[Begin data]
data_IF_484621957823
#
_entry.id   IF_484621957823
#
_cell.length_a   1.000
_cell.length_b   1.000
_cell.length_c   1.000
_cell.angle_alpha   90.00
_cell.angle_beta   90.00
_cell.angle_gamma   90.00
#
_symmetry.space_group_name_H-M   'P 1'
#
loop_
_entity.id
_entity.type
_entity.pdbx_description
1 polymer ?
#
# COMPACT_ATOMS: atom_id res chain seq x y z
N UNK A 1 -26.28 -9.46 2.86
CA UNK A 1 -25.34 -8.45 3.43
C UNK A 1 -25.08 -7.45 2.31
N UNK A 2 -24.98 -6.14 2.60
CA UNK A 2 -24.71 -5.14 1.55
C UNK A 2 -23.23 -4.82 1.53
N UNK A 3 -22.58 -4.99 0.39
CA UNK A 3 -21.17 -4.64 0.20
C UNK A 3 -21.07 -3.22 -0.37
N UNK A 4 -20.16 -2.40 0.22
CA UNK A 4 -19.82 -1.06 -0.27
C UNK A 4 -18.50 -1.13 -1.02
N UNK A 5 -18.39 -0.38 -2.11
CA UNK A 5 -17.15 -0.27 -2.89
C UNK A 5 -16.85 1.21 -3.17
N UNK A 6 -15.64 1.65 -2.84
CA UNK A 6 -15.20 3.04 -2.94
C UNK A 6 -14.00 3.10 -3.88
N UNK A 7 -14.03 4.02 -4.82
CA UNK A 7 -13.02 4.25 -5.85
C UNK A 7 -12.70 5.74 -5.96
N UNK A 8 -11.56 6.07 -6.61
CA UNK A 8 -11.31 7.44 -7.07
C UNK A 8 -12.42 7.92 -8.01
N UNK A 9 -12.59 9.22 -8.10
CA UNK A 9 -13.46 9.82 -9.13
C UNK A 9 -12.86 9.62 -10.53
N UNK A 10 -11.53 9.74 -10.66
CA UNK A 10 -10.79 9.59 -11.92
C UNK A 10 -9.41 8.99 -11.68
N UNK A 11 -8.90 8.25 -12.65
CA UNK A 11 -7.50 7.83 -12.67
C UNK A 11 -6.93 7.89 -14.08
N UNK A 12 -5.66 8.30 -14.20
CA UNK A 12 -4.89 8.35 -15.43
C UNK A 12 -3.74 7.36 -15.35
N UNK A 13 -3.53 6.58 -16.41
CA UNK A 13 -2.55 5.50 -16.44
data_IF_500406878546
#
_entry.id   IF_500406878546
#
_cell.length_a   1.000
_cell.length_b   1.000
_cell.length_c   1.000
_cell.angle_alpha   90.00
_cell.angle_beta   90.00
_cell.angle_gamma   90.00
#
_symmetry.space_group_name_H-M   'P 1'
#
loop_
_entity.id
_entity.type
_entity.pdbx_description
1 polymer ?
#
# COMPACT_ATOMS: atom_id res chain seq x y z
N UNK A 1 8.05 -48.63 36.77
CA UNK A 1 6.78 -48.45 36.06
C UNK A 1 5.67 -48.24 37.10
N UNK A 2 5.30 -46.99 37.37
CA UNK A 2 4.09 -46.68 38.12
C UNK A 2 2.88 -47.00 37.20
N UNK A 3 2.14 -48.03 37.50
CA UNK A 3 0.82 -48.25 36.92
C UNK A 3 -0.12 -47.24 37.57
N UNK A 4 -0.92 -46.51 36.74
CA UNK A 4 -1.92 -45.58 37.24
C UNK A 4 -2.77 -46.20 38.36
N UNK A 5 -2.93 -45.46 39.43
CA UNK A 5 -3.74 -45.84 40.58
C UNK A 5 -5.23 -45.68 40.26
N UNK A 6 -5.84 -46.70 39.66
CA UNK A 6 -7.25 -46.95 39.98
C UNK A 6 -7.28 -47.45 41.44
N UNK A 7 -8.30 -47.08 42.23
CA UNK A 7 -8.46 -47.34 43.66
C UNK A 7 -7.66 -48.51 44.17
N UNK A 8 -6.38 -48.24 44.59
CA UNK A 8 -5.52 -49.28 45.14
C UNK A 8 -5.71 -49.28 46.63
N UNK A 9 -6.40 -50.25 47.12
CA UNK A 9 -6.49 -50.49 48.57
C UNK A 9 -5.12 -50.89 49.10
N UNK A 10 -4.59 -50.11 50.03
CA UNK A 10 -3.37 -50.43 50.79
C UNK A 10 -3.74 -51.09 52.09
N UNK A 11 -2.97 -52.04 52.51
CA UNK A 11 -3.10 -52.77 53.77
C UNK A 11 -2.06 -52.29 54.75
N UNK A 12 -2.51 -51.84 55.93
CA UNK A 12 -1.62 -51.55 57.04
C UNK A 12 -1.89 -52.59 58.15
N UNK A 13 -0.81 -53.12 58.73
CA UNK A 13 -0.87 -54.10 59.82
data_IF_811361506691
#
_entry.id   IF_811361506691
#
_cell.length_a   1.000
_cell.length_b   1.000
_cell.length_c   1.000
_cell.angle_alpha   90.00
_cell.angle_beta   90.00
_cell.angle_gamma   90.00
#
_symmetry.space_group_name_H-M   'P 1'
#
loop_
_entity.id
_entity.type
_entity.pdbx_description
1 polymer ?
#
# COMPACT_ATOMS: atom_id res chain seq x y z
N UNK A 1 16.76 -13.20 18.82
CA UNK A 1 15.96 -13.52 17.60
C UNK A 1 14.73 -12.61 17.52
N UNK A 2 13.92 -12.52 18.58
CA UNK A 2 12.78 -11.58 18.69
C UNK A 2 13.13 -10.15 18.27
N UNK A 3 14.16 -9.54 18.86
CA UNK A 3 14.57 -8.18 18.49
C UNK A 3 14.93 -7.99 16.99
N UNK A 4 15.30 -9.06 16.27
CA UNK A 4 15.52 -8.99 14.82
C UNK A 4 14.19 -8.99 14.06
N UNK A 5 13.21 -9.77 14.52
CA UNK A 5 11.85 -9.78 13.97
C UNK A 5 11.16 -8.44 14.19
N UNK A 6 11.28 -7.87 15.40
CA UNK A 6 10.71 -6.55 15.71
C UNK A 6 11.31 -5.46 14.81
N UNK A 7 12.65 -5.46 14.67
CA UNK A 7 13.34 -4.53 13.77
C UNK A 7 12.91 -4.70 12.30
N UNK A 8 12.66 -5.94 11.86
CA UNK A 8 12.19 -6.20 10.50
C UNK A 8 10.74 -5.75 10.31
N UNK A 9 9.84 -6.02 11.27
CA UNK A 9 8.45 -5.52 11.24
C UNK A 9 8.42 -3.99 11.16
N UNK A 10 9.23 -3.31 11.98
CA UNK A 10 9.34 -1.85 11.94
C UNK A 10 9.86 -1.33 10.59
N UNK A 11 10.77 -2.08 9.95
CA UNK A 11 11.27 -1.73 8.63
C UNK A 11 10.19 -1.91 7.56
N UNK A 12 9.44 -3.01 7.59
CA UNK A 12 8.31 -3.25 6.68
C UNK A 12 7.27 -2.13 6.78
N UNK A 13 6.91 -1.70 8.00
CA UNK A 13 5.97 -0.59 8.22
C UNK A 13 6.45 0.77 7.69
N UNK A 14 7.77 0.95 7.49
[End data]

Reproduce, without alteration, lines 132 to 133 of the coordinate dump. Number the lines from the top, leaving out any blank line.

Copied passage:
_entity.type
_entity.pdbx_description